News of Graham Taylor’s death and the sharing of his football story have revisited his coaching methods and tactical acumen.
Greg Johnson’s account of Graham’s pragmatism includes this observation:
At Watford, he employed Charles Hughes as a consultant who, along with Charles Reep – a former Wing Commander in the RAF – was one of the first to try and devise a formal, data-driven approach to analysing football. The conclusions they reached were flawed – since most of the goals scored in the matches they studied appeared to be preceded by three or fewer passes, they believed that they had stumbled upon an essential truth that could be exploited through long ball tactics.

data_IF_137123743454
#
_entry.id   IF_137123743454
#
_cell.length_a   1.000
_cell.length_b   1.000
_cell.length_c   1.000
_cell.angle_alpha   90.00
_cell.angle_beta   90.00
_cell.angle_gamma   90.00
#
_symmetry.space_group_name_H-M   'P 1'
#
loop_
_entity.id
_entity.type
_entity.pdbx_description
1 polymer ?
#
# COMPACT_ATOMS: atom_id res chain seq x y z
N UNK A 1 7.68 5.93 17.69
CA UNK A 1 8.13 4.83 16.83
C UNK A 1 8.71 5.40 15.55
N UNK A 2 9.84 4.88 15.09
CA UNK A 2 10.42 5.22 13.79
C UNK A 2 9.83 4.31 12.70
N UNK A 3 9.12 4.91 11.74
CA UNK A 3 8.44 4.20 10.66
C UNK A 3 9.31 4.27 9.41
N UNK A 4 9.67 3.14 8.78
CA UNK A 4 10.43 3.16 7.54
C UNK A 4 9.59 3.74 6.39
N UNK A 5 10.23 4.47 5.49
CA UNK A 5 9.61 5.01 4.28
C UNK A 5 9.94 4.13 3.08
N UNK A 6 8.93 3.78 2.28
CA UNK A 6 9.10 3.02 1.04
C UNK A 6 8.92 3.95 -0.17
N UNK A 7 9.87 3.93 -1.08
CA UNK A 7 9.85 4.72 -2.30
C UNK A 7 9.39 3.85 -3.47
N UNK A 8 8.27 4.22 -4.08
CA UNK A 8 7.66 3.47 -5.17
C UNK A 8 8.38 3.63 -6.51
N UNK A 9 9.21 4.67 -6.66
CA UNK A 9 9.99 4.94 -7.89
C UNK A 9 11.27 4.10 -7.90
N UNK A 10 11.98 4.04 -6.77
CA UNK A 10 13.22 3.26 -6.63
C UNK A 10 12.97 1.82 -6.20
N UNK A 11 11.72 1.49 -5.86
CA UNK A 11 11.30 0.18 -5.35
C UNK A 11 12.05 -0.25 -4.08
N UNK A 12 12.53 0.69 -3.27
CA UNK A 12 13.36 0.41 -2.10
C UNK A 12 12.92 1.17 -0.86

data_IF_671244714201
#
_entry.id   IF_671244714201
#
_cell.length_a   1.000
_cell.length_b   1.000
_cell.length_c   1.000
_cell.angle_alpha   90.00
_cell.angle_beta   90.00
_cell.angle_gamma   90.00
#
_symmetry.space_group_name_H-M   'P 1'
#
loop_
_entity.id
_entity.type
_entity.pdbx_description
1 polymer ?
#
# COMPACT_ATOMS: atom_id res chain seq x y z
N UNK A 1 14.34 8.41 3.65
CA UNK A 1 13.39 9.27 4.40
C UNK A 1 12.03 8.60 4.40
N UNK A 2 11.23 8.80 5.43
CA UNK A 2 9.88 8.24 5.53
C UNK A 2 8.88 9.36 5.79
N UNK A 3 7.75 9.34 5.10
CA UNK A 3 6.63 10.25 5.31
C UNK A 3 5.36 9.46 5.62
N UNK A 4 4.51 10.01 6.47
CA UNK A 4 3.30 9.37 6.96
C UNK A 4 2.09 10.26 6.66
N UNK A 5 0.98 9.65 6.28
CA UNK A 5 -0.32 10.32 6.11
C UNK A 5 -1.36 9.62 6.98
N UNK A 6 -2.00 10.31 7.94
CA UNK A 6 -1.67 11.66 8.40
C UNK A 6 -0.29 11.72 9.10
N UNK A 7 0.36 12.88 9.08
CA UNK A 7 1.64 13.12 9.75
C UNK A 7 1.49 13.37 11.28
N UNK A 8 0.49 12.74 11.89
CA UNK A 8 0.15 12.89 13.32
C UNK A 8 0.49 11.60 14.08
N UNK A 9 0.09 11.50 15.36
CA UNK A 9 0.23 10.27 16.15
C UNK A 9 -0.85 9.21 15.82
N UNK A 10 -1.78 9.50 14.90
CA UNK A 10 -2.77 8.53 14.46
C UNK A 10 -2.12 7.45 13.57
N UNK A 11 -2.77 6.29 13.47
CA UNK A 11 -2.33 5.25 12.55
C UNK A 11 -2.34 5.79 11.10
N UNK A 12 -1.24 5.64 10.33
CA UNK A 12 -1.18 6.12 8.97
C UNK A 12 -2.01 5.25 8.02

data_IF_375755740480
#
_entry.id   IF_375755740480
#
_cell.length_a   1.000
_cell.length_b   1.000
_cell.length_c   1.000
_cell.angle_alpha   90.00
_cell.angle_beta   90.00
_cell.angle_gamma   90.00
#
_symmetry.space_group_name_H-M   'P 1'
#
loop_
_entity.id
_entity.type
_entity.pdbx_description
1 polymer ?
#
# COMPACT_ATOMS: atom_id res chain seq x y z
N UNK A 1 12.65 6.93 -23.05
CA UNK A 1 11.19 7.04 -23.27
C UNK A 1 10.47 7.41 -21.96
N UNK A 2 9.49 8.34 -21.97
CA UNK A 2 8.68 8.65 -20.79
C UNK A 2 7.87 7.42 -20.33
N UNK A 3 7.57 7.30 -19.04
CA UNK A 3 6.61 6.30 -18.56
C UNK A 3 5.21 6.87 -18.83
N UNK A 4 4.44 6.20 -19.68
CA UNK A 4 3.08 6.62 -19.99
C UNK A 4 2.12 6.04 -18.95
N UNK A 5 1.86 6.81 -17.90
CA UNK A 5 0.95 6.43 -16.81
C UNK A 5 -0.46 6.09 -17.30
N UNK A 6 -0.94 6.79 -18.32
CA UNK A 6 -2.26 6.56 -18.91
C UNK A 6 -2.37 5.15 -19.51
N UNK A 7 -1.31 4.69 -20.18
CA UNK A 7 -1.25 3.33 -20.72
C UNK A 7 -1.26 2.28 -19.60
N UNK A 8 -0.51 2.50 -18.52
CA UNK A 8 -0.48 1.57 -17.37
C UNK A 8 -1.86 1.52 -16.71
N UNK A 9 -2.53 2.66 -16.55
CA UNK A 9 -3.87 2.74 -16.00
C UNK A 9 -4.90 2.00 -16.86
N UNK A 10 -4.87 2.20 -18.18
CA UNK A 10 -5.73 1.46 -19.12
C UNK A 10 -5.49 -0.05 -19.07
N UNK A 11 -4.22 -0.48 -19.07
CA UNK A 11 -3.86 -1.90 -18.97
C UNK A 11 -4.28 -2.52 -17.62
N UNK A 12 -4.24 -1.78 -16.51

Someone who knows a great deal about Graham’s game understanding is Neil Lanham.
In personal correspondence, Neil points out that at Watford:
It was Charles Hughes who was curious about what Taylor was doing at Watford and the mechanics behind it … Under Charles Reep’s guidance, my colleague Simon Hartley was Taylor’s then analyst …
When Graham was England Manager:
Neil worked as an analyst with Dave Bassett at Wimbledon too (The Crazy Gang, 2015:186).
Ultimately, Neil’s database of match analysis comprises of 5,000 games.
I have compiled some information about Neil’s work in this Google Doc.
I am hopeful that Neil’s perspective assists our understanding of what was happening at a formative time in the use of permanent records of football performance. Dave Bassett and Wally Downes (2015) give a feel for Neil’s work in a supportive environment: